BBC History Magazine
Another side to Barnum
JOANNE CORMAC admires an account of the shady and often exploitative world of Victorian ‘freak performers’ – from the 161-year-old slave to ‘General Tom Thumb’
Debates about freak shows are tied into wider discussions on colonialism, race and pathology
John Woolf has chosen a good time to release The Wonders, a book probing the lives of Victorian ‘freak show’ performers. The recent phenomenal success of the film The Greatest Showman – an uplifting depiction of the life of the charismatic impresario PT Barnum, whose “Greatest Show on Earth” featured ‘freak performers’ – will surely have left viewers eager to learn more. However, those hoping for more of the sentimentality seen in the film, which positions Barnum as a saviour figure empowering those who have been forced to hide away from society, will be disappointed.
Instead, we meet a cruel, exploitative businessman. His first ‘exhibit’, Joice Heth, was a slave. She was marketed as being 161 years old; Barnum claimed that she had cared for George Washington when he was a boy. In reality, Heth was likely in her 70s: Barnum starved her to make her appear older. He kept her compliant with whisky and took advantage of her dementia until she seemed to believe the stories she told about the Washington family.
There are plenty of other shocking and sad tales to be found here. We meet Julia Pastrana, the unusually hirsute ‘Bear Woman’ who married her manager, Theodore Lent. Lent used his dual position as husband and showman to control and exploit her. He even profited from Pastrana’s premature death, earning large sums of money by displaying his wife’s embalmed body alongside that of their newborn child, who had the same congenital traits and died at two days old.
However, the story of the freak show and its performers is nuanced and complex. As Woolf deftly shows, there are stories of empowerment alongside those of exploitation. We learn of the apparently genuine affection between Barnum and performer Charles Stratton. Though perfectly proportioned, until his teens Stratton was only 25 inches tall. Today, we know that his pituitary gland did not produce enough growth hormone. To the Victorians, he was a marvel, displayed by Barnum as ‘General Tom Thumb’. Charming, witty, attractive and a talented actor, Stratton earned a fortune for himself, his family and his manager. He was grateful to Barnum for enabling him to make an excellent living and eventually achieve independence. Stratton had come from humble beginnings and, given his condition, his prospects were bleak. Performing in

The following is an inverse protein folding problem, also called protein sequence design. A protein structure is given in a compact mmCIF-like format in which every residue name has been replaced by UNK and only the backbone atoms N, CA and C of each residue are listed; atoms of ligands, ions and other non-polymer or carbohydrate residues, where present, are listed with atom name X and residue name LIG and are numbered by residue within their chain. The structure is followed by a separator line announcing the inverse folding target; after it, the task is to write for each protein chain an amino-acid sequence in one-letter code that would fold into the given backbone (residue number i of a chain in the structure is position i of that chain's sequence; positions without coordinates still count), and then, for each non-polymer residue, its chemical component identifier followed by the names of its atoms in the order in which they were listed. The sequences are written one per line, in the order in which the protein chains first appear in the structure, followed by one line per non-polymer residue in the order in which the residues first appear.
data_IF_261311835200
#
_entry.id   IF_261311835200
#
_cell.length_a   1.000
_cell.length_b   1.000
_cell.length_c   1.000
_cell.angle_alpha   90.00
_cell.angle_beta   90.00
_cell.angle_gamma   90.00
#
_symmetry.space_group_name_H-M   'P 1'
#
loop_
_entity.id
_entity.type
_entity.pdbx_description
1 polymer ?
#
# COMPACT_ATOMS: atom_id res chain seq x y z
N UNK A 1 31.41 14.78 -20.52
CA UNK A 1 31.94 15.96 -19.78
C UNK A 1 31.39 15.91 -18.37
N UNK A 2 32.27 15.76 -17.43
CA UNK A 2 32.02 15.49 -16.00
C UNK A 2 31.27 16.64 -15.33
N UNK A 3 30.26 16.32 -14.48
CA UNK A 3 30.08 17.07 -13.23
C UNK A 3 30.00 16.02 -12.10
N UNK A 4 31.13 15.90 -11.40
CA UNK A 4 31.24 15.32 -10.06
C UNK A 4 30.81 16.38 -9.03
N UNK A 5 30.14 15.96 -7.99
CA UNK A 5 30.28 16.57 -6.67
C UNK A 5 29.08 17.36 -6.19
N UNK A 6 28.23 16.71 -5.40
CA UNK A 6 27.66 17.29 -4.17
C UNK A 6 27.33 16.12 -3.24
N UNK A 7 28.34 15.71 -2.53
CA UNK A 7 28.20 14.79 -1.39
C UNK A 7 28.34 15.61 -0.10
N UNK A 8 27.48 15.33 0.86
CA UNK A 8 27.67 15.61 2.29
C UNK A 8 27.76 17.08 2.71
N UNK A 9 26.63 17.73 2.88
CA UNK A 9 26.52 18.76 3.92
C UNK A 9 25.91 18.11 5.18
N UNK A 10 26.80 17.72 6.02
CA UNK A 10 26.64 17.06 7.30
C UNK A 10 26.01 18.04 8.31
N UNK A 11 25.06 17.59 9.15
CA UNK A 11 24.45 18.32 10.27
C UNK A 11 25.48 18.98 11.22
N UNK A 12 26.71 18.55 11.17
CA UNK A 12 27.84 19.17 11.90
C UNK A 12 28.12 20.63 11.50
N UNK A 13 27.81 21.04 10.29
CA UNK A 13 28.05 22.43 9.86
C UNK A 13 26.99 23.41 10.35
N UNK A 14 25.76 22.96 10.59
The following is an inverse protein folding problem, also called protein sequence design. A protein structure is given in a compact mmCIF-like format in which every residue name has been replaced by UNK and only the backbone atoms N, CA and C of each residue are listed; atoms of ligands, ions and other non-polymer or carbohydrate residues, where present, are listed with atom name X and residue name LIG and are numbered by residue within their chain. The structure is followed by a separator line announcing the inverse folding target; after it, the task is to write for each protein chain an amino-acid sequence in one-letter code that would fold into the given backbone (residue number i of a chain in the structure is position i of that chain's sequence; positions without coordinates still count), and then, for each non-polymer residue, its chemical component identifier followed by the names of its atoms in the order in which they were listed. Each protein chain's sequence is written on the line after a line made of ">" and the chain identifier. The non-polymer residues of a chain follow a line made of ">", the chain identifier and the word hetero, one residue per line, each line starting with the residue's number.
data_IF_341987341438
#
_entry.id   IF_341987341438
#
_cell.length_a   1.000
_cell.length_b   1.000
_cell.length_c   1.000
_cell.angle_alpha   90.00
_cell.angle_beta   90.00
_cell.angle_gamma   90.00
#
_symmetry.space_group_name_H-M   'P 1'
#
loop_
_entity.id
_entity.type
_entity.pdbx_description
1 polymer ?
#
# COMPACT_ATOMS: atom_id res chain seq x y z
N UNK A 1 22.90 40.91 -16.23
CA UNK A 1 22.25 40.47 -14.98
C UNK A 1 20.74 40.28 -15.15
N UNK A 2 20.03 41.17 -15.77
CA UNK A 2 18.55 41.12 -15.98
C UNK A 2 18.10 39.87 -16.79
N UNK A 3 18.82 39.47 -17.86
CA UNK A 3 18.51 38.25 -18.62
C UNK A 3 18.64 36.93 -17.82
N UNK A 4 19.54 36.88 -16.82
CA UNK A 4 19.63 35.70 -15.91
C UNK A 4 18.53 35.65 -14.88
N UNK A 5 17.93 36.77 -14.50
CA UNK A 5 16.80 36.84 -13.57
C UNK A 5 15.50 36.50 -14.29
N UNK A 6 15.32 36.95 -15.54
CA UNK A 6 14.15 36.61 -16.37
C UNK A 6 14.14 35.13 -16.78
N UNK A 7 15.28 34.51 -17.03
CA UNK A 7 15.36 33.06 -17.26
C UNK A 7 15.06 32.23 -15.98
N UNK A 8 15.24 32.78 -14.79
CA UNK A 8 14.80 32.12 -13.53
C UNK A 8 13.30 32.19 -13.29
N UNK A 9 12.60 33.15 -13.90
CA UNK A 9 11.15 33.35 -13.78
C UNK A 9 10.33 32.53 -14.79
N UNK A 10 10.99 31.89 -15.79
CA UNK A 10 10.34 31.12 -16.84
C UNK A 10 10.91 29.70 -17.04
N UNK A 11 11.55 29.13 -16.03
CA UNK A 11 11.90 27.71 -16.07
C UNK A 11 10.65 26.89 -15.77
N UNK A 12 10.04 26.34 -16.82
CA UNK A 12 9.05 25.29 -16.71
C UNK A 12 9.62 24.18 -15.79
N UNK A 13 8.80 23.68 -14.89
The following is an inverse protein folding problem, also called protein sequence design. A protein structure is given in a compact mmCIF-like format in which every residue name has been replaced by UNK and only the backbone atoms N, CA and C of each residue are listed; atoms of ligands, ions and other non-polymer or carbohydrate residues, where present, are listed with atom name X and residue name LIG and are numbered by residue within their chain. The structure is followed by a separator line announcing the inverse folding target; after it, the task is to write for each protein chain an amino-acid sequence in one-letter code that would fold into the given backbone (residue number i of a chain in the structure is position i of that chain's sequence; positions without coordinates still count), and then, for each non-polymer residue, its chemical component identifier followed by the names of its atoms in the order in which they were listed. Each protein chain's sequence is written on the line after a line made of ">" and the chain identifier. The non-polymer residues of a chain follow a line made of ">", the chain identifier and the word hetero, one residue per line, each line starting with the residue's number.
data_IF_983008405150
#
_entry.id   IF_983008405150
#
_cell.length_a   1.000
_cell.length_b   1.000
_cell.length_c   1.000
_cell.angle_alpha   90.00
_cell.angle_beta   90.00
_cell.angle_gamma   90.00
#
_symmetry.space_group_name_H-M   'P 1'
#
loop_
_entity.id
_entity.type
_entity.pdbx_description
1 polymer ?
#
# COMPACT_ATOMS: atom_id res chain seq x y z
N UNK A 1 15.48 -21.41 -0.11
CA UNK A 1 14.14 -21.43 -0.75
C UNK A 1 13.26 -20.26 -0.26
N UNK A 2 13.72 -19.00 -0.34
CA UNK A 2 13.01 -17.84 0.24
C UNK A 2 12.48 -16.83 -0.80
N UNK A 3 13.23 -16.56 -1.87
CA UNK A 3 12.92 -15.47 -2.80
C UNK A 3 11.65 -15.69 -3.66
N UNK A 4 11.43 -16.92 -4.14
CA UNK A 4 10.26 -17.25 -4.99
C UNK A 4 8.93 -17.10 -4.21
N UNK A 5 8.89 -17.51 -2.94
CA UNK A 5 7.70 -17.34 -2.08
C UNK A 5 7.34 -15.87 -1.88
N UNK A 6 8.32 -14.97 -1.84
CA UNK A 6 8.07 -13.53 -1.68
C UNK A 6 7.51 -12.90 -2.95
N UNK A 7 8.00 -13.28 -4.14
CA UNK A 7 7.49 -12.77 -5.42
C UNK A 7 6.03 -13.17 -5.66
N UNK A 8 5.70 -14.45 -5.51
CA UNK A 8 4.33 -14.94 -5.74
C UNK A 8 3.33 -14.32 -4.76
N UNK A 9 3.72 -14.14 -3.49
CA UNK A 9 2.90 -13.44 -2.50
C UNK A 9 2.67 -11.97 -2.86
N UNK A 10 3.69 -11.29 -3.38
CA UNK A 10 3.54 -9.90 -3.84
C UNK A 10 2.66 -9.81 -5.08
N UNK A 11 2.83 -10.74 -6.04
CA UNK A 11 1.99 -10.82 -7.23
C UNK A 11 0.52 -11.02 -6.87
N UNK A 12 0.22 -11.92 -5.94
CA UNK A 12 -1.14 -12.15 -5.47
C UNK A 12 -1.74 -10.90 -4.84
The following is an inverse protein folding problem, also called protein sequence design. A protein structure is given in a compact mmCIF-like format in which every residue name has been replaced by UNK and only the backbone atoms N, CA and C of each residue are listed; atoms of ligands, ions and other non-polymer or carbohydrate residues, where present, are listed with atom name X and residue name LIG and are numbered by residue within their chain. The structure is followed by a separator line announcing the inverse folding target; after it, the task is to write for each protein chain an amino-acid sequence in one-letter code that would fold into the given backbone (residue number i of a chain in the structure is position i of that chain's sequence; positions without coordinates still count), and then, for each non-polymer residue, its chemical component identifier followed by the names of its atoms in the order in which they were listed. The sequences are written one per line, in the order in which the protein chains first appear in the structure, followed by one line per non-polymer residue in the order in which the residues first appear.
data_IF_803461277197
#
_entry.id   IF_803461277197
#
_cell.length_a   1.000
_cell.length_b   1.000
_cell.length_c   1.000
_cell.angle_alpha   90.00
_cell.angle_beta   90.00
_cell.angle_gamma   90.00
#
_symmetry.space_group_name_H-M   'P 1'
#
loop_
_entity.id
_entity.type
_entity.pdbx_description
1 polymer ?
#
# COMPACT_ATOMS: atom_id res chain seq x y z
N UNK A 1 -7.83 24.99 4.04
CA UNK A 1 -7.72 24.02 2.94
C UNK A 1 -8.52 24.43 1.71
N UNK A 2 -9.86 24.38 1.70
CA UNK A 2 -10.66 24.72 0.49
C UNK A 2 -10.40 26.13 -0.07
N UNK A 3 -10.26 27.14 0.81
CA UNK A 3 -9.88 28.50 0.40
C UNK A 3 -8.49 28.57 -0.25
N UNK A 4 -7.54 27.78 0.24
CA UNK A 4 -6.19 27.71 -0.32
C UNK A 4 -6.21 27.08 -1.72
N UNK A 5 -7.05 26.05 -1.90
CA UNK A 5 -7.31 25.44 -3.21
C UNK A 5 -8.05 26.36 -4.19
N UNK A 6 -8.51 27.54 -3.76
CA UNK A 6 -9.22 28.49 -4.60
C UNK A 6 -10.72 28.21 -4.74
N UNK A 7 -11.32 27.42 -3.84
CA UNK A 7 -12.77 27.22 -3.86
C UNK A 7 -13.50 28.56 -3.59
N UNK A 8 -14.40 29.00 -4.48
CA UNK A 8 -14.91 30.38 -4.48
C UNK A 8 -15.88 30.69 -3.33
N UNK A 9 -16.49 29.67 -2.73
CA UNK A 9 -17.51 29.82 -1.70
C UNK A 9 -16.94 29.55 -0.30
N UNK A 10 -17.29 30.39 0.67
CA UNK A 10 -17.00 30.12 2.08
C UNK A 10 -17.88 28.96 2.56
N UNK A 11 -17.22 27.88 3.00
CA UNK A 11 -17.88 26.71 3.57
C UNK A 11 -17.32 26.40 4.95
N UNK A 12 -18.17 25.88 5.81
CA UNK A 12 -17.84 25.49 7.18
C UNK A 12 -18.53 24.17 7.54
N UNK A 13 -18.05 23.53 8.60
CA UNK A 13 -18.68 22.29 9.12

Barnum’s shows saved him from destitution.
Woolf traces the rise and fall of the freak show from the beginning of the 17th century to the turn of the 20th. We meet Siamese twins, giants, dwarves and Joseph Merrick, the ‘Elephant Man’. Along the way, debates about freaks are tied into discussions about race, colonialism, evolution and pathology, but the lives of the performers are always at the centre.
These men and women aroused fascination, wonder and at times disgust during their lifetimes. They still inspire curiosity today. Indeed, Woolf concludes by arguing that the ‘freak performer’ remains an important part of the entertainment industry – now dispersed across science fiction, medical documentaries and reality television.
By delving through the archives, Woolf gives these marginalised performers a voice – a voice that was rarely heard in life.
Joanne Cormac is a research fellow at the University of Nottingham, specialising in 19th-century music and culture